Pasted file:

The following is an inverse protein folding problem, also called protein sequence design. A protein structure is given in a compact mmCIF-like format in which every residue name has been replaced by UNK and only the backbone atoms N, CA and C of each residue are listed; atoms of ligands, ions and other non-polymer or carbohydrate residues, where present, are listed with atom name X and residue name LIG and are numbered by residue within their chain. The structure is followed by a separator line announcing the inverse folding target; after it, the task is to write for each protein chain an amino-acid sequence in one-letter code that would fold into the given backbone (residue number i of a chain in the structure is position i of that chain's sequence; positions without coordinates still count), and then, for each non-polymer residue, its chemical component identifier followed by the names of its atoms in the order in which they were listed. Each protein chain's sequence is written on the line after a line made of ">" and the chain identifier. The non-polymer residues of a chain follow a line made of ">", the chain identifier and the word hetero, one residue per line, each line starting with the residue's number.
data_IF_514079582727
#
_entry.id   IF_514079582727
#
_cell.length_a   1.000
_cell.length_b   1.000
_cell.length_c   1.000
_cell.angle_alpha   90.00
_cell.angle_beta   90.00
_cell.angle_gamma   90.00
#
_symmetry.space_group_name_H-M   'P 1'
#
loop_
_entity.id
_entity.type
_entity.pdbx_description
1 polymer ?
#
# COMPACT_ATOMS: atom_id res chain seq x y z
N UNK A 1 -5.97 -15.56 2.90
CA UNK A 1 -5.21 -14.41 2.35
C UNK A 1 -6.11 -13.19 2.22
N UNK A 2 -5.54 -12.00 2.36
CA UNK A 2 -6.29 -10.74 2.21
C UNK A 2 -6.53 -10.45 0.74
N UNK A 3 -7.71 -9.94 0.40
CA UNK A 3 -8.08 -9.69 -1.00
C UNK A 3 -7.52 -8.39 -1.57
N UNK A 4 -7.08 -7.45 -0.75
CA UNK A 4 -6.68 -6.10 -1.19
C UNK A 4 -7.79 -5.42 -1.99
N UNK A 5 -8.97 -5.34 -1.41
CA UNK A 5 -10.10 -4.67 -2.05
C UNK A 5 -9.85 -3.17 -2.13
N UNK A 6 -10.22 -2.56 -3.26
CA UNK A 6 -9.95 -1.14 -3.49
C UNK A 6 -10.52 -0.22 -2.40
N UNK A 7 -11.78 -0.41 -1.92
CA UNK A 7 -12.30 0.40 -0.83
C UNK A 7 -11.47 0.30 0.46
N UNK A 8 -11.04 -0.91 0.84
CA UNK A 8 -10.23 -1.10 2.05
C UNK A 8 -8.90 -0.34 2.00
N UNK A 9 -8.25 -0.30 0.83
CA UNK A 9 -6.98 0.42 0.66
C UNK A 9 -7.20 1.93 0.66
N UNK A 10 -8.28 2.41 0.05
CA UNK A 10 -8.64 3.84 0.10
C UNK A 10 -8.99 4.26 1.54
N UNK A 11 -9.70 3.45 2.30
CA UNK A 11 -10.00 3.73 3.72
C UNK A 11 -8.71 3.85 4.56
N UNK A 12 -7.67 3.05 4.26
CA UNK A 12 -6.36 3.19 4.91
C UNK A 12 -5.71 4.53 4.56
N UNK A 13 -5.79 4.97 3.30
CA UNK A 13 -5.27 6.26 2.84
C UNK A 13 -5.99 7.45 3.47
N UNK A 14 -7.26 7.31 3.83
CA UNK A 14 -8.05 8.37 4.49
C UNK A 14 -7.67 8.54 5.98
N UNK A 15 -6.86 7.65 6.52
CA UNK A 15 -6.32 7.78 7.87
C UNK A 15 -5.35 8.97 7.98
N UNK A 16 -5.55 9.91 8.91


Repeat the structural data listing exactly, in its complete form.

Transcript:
The following is an inverse protein folding problem, also called protein sequence design. A protein structure is given in a compact mmCIF-like format in which every residue name has been replaced by UNK and only the backbone atoms N, CA and C of each residue are listed; atoms of ligands, ions and other non-polymer or carbohydrate residues, where present, are listed with atom name X and residue name LIG and are numbered by residue within their chain. The structure is followed by a separator line announcing the inverse folding target; after it, the task is to write for each protein chain an amino-acid sequence in one-letter code that would fold into the given backbone (residue number i of a chain in the structure is position i of that chain's sequence; positions without coordinates still count), and then, for each non-polymer residue, its chemical component identifier followed by the names of its atoms in the order in which they were listed. Each protein chain's sequence is written on the line after a line made of ">" and the chain identifier. The non-polymer residues of a chain follow a line made of ">", the chain identifier and the word hetero, one residue per line, each line starting with the residue's number.
data_IF_514079582727
#
_entry.id   IF_514079582727
#
_cell.length_a   1.000
_cell.length_b   1.000
_cell.length_c   1.000
_cell.angle_alpha   90.00
_cell.angle_beta   90.00
_cell.angle_gamma   90.00
#
_symmetry.space_group_name_H-M   'P 1'
#
loop_
_entity.id
_entity.type
_entity.pdbx_description
1 polymer ?
#
# COMPACT_ATOMS: atom_id res chain seq x y z
N UNK A 1 -5.97 -15.56 2.90
CA UNK A 1 -5.21 -14.41 2.35
C UNK A 1 -6.11 -13.19 2.22
N UNK A 2 -5.54 -12.00 2.36
CA UNK A 2 -6.29 -10.74 2.21
C UNK A 2 -6.53 -10.45 0.74
N UNK A 3 -7.71 -9.94 0.40
CA UNK A 3 -8.08 -9.69 -1.00
C UNK A 3 -7.52 -8.39 -1.57
N UNK A 4 -7.08 -7.45 -0.75
CA UNK A 4 -6.68 -6.10 -1.19
C UNK A 4 -7.79 -5.42 -1.99
N UNK A 5 -8.97 -5.34 -1.41
CA UNK A 5 -10.10 -4.67 -2.05
C UNK A 5 -9.85 -3.17 -2.13
N UNK A 6 -10.22 -2.56 -3.26
CA UNK A 6 -9.95 -1.14 -3.49
C UNK A 6 -10.52 -0.22 -2.40
N UNK A 7 -11.78 -0.41 -1.92
CA UNK A 7 -12.30 0.40 -0.83
C UNK A 7 -11.47 0.30 0.46
N UNK A 8 -11.04 -0.91 0.84
CA UNK A 8 -10.23 -1.10 2.05
C UNK A 8 -8.90 -0.34 2.00
N UNK A 9 -8.25 -0.30 0.83
CA UNK A 9 -6.98 0.42 0.66
C UNK A 9 -7.20 1.93 0.66
N UNK A 10 -8.28 2.41 0.05
CA UNK A 10 -8.64 3.84 0.10
C UNK A 10 -8.99 4.26 1.54
N UNK A 11 -9.70 3.45 2.30
CA UNK A 11 -10.00 3.73 3.72
C UNK A 11 -8.71 3.85 4.56
N UNK A 12 -7.67 3.05 4.26
CA UNK A 12 -6.36 3.19 4.91
C UNK A 12 -5.71 4.53 4.56
N UNK A 13 -5.79 4.97 3.30
CA UNK A 13 -5.27 6.26 2.84
C UNK A 13 -5.99 7.45 3.47
N UNK A 14 -7.26 7.31 3.83
CA UNK A 14 -8.05 8.37 4.49
C UNK A 14 -7.67 8.54 5.98
N UNK A 15 -6.86 7.65 6.52
CA UNK A 15 -6.32 7.78 7.87
C UNK A 15 -5.35 8.97 7.98
N UNK A 16 -5.55 9.91 8.91